Developing Custom Delphi Components
by Ray Konopka

This book review was first published in the Apr/May 1996 UK-BUG newsletter
Developing Custom Delphi Components
Ray Konopka
(see also the latest edition of this book)
The Coriolis Group Books
585 pages (CD-ROM)
US$ 39.99

This is a special book about Delphi, not at all like all other books that introduce Delphi in all facets. No, this book is focussed on a specific topic, namely Delphi Component Building (as the title already indicates). The book is of course mainly intended for those who want to build their own components, and it includes background information on the Delphi Object Model, Exceptions, but all with Component Building in mind. While most books only have one or two chapters on Component Building, this book has four parts with a total of 16 chapters and four appendices in almost 600 pages to make sure no details are missed. At times the book may seem a little 'slow paced', but this is to make sure that every reader can keep up with it to the end, to become a true Delphi Component Builder ("build it once, make it right, and use it forever").

Due to the nature of the book and the level of detail, I would classify it as an advanced book, although earlier chapters are in fact beginners' level.

As said before, the book consists of four parts. The first one (Component Basics) is about the Delphi VCL component versus VBX and OCX controls. We also see why we would like (or need) to build components in the first place! The second chapter introduces Delphi new (class) object model, followed by chapters on properties and exceptions. By introducing exceptions in this introductionary part, the reader gets to know them well, and doesn't mind using them lateron.
The second part of the book (The Delphi Component Architecture) explores the Visual Component Library of Delphi itself. It might be helpful to have a copy of the VCL source code at hand when reading this part. After the exploration, we start to write our own components, derived from existing ones (like a new panel, a 3D-label or a listbox with tabstops). Basic examples, but ones that will get you up to speed real fast (and you can use them, too).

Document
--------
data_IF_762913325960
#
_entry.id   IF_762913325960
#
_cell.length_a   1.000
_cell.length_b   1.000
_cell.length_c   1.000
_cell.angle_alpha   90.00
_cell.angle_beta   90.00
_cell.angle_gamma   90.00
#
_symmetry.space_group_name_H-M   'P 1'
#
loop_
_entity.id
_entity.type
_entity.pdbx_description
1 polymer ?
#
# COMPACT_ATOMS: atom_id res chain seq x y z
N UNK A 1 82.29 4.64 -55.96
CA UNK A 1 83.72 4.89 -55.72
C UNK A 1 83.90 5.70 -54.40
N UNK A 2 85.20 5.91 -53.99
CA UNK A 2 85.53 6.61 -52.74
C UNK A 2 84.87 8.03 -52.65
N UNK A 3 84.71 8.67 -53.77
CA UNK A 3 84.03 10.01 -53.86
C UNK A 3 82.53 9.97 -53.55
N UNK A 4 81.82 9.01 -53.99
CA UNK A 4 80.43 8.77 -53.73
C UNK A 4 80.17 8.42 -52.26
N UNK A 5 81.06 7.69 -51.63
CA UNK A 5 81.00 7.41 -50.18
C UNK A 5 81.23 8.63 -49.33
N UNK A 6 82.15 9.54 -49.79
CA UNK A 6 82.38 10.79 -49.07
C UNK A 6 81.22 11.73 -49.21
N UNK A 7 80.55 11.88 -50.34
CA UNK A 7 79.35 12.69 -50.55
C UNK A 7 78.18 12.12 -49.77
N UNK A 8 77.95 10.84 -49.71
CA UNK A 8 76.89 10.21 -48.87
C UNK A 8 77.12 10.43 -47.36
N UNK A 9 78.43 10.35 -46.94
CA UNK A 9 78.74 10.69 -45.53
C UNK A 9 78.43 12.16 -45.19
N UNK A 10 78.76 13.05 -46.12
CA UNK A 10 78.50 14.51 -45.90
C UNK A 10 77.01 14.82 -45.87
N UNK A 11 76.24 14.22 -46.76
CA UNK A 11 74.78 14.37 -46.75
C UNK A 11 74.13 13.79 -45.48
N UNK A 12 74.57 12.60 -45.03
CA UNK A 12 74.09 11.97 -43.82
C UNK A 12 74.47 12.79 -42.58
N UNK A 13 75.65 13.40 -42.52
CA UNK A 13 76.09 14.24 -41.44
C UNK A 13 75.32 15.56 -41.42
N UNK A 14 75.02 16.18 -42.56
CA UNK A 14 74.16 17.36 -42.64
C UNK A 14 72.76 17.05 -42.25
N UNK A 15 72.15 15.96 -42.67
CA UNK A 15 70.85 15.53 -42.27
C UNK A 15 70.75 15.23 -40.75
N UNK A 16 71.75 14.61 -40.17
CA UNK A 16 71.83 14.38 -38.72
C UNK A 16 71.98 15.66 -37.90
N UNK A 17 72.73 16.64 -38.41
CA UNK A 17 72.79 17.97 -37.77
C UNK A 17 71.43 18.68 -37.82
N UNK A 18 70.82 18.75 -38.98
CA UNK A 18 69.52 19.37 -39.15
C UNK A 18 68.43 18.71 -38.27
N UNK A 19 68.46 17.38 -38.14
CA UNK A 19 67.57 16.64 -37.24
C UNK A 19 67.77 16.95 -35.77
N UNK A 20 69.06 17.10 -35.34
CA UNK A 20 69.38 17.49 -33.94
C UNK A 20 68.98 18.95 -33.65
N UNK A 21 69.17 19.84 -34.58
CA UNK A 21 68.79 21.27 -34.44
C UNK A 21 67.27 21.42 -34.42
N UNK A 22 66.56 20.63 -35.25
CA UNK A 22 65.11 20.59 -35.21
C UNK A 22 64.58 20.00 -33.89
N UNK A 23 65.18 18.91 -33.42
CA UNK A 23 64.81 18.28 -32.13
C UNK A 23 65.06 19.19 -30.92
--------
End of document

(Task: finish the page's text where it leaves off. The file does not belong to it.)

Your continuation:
The third part of the book (Developing Components) is where the 'advanced' part starts: now we start building our own components from scratch! As examples we build a progress indicator, a statusbar, and we see how we can write a component wrapper around a DLL (the BWCC.DLL in this case), followed by dialogs, non-visual, and data-aware components.
The last part (Advanced Techniques) is about some more complex examples as well as the final touches of component building. First, we explore data-aware business components, property editors and component editors (the last two are used to extend the design-time interface for the component builder himself). Then we go deeper into the process of debugging a component (very helpful). The last chapter is about writing the on-line helpfule (you do want your component to be used by others, so you can call it "really reusable", right?).

The appendix contains information on Delphi32 (the 32-bit version Delphi 2.0), an overview of the standard exception hierarchy, a VCL source code overview, and a list of things that can be found on the CD-ROM (all sources of the book and a few additional handy components).

If you're a Component Builder (or you want to become one), then you cannot live without this book. Trust me...

(Bob Swart)

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